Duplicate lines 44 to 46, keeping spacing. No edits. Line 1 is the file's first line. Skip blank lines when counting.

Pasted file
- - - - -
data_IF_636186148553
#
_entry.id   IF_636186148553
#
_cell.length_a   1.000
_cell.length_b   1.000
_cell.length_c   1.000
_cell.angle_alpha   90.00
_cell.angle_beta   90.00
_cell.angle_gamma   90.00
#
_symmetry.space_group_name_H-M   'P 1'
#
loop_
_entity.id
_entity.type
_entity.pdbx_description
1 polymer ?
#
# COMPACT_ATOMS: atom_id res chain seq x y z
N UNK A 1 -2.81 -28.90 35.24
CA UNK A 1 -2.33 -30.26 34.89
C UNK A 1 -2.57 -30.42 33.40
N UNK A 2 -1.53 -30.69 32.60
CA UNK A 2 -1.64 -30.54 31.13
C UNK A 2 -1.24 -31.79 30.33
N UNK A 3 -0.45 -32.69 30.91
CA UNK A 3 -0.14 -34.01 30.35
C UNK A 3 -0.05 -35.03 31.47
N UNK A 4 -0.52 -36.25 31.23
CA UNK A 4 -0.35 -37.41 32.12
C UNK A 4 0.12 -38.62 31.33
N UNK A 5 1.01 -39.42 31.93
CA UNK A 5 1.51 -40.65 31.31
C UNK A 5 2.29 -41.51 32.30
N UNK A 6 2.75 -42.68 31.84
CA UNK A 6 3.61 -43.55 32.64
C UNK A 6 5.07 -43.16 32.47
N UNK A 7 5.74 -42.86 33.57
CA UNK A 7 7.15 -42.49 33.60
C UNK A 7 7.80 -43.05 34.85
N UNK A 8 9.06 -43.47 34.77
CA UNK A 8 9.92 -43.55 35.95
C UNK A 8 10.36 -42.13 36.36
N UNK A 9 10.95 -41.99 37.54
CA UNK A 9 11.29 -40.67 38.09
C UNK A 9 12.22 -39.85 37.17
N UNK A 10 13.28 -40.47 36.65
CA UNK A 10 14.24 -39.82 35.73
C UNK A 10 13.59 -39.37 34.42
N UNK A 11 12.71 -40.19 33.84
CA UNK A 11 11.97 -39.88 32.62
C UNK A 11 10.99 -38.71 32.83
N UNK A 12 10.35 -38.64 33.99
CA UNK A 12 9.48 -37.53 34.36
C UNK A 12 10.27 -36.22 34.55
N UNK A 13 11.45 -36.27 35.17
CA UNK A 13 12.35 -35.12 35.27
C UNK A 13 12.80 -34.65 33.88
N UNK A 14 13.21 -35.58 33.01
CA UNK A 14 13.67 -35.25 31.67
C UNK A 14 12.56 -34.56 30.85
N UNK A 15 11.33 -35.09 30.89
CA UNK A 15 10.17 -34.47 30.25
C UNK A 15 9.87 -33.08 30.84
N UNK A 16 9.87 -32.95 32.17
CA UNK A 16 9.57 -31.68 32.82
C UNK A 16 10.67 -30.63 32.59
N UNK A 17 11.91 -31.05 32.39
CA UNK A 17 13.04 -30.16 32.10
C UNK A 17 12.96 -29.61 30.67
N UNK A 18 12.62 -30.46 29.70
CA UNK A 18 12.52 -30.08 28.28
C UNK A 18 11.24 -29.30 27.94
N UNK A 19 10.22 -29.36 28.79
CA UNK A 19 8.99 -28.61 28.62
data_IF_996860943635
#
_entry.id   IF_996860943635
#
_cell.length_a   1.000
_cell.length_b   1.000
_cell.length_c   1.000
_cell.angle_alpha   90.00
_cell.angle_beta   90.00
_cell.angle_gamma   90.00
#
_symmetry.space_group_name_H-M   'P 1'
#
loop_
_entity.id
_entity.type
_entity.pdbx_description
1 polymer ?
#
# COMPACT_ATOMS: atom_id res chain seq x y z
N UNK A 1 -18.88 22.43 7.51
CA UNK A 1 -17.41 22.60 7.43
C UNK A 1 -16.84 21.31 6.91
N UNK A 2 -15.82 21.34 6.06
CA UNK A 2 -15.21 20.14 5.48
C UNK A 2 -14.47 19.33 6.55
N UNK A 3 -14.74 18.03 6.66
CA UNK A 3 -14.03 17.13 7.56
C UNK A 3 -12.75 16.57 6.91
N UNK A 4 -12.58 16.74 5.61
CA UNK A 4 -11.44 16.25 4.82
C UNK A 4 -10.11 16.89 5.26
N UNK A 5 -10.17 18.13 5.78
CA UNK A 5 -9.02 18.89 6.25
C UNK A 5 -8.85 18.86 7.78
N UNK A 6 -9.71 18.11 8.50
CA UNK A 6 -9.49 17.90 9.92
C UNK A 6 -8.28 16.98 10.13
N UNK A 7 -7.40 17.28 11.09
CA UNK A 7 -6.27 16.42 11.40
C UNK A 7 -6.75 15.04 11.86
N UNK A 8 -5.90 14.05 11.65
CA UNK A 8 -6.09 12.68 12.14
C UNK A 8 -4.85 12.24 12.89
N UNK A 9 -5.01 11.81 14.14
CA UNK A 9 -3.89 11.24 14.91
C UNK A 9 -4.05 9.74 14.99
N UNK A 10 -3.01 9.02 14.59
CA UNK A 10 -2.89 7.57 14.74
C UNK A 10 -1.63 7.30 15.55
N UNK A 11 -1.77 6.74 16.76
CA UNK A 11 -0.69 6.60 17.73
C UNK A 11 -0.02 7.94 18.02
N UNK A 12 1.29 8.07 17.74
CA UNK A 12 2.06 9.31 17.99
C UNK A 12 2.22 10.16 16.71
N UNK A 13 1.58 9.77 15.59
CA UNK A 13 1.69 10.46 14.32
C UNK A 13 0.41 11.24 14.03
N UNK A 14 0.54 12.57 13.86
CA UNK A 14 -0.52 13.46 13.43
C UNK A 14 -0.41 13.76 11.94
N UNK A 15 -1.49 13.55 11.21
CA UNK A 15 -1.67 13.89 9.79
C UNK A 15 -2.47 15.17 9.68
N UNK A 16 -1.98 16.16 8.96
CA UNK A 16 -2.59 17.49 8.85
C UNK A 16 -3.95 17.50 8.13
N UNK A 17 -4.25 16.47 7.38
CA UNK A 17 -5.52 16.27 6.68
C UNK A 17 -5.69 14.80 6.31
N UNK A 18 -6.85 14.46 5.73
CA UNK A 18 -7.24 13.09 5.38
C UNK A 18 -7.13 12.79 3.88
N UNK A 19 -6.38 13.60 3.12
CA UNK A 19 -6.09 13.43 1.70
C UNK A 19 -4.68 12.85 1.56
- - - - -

C UNK A 8 10.36 -42.13 36.36
N UNK A 9 10.95 -41.99 37.54
CA UNK A 9 11.29 -40.67 38.09